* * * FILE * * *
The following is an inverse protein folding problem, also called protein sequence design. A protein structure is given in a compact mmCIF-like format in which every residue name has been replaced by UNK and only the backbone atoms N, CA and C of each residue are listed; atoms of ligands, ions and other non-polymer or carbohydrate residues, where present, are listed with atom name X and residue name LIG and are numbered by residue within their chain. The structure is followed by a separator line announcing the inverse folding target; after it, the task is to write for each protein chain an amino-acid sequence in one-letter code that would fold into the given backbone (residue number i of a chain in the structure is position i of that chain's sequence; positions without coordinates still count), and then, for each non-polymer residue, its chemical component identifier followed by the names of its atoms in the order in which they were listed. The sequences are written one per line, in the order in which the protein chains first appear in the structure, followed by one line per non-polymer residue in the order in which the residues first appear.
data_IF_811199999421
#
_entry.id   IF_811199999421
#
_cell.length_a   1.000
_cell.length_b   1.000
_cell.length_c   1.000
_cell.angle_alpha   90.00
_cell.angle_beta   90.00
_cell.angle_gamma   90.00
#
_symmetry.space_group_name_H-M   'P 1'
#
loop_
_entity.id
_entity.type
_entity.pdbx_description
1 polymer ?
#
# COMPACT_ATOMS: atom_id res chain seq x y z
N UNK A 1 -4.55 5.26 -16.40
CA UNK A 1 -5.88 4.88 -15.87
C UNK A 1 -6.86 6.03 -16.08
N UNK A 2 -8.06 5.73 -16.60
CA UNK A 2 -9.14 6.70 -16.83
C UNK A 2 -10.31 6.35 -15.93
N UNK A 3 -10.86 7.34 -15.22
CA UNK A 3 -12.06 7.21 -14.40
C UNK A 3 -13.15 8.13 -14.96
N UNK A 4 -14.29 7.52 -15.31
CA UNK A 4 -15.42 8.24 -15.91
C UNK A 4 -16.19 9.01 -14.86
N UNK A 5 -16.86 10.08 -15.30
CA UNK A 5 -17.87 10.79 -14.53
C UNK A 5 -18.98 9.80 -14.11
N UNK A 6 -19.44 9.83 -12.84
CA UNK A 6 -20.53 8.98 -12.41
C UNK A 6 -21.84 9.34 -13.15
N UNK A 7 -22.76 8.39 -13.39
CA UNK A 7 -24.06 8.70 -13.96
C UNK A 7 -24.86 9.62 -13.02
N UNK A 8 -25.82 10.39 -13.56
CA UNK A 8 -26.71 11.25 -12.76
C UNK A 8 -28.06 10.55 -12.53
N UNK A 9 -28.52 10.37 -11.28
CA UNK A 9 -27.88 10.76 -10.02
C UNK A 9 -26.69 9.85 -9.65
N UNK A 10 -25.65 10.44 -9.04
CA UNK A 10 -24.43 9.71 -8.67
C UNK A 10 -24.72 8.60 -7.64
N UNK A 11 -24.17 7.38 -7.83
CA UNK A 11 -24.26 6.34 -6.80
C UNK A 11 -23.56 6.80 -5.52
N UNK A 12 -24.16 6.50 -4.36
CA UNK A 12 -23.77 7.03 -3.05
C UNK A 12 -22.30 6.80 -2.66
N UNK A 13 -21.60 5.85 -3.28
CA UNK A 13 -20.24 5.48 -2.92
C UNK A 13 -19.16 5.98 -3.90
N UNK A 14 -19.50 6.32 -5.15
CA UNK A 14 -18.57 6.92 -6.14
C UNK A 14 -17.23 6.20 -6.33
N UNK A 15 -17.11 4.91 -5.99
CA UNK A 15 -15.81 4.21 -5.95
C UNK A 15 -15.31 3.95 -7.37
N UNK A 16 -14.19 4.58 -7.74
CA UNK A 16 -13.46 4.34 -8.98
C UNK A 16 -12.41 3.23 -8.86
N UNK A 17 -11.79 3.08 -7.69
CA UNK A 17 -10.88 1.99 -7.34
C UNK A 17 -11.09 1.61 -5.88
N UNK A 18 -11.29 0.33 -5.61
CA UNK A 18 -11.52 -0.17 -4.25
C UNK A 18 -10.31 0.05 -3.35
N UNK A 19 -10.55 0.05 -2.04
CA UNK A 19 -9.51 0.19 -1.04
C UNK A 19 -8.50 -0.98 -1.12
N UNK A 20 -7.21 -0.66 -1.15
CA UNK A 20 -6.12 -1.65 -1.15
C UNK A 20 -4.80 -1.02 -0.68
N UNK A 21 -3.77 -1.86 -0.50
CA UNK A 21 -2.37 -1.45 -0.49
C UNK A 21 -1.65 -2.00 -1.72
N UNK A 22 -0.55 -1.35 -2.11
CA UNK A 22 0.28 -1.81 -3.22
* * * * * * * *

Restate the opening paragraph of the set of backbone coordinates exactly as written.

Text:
The following is an inverse protein folding problem, also called protein sequence design. A protein structure is given in a compact mmCIF-like format in which every residue name has been replaced by UNK and only the backbone atoms N, CA and C of each residue are listed; atoms of ligands, ions and other non-polymer or carbohydrate residues, where present, are listed with atom name X and residue name LIG and are numbered by residue within their chain. The structure is followed by a separator line announcing the inverse folding target; after it, the task is to write for each protein chain an amino-acid sequence in one-letter code that would fold into the given backbone (residue number i of a chain in the structure is position i of that chain's sequence; positions without coordinates still count), and then, for each non-polymer residue, its chemical component identifier followed by the names of its atoms in the order in which they were listed. The sequences are written one per line, in the order in which the protein chains first appear in the structure, followed by one line per non-polymer residue in the order in which the residues first appear.